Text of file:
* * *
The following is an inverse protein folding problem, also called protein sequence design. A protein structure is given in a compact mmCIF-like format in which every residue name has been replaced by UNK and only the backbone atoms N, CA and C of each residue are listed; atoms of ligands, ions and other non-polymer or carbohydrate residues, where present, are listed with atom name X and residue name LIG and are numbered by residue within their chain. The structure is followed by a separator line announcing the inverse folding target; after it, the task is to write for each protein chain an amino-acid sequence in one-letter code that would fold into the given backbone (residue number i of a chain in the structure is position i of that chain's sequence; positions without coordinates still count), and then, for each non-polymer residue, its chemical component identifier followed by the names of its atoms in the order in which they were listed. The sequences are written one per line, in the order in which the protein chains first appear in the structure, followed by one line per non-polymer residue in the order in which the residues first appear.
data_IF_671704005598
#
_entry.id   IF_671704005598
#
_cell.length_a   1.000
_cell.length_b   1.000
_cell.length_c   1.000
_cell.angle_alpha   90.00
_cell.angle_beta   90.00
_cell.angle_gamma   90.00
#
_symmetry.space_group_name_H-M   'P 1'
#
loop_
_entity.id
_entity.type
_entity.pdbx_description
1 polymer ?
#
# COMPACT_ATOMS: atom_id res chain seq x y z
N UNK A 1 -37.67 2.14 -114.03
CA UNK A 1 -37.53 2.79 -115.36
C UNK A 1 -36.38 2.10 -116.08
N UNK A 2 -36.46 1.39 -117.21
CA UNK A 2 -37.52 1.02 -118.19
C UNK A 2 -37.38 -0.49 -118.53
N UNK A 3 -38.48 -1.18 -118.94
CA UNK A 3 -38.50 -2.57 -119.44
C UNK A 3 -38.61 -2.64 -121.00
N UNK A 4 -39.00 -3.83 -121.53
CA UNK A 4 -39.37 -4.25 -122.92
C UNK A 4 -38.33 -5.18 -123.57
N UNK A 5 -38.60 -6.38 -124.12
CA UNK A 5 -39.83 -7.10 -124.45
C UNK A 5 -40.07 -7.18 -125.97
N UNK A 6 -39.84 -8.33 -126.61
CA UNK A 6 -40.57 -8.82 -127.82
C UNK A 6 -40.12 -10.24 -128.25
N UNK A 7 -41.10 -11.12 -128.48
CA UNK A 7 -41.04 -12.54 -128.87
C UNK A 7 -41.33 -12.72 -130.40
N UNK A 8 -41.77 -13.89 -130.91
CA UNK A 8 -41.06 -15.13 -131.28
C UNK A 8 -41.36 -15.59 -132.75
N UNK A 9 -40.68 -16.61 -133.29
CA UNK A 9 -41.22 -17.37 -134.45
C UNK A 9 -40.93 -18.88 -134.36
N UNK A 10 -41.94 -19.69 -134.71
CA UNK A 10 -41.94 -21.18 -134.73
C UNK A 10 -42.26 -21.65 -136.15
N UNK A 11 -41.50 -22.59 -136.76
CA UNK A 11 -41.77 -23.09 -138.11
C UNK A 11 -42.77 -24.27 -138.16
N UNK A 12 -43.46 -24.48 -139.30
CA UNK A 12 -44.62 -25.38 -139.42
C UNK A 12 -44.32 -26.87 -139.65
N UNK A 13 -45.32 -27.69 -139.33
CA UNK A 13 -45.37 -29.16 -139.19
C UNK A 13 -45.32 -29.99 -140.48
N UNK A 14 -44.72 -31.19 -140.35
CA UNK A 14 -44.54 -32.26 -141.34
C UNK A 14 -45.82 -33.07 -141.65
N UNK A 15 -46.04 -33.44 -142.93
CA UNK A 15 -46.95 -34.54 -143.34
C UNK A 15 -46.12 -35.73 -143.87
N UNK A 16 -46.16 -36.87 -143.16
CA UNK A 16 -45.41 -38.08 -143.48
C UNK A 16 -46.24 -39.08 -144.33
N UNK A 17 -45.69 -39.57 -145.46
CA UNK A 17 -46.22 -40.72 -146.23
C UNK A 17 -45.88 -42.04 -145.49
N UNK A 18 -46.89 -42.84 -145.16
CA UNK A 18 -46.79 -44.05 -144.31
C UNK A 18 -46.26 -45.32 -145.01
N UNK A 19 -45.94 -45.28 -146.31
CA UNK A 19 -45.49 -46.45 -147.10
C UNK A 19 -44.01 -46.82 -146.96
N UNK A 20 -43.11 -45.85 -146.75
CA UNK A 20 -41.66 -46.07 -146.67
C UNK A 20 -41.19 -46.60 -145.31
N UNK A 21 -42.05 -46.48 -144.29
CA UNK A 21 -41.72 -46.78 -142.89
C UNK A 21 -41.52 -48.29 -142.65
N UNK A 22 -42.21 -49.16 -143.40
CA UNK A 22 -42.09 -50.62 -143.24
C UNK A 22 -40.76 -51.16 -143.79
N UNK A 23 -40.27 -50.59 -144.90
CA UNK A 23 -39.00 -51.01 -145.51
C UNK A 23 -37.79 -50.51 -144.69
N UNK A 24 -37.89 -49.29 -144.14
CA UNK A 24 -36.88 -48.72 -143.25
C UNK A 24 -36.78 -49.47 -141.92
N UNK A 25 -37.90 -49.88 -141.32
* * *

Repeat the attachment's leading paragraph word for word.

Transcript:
The following is an inverse protein folding problem, also called protein sequence design. A protein structure is given in a compact mmCIF-like format in which every residue name has been replaced by UNK and only the backbone atoms N, CA and C of each residue are listed; atoms of ligands, ions and other non-polymer or carbohydrate residues, where present, are listed with atom name X and residue name LIG and are numbered by residue within their chain. The structure is followed by a separator line announcing the inverse folding target; after it, the task is to write for each protein chain an amino-acid sequence in one-letter code that would fold into the given backbone (residue number i of a chain in the structure is position i of that chain's sequence; positions without coordinates still count), and then, for each non-polymer residue, its chemical component identifier followed by the names of its atoms in the order in which they were listed. The sequences are written one per line, in the order in which the protein chains first appear in the structure, followed by one line per non-polymer residue in the order in which the residues first appear.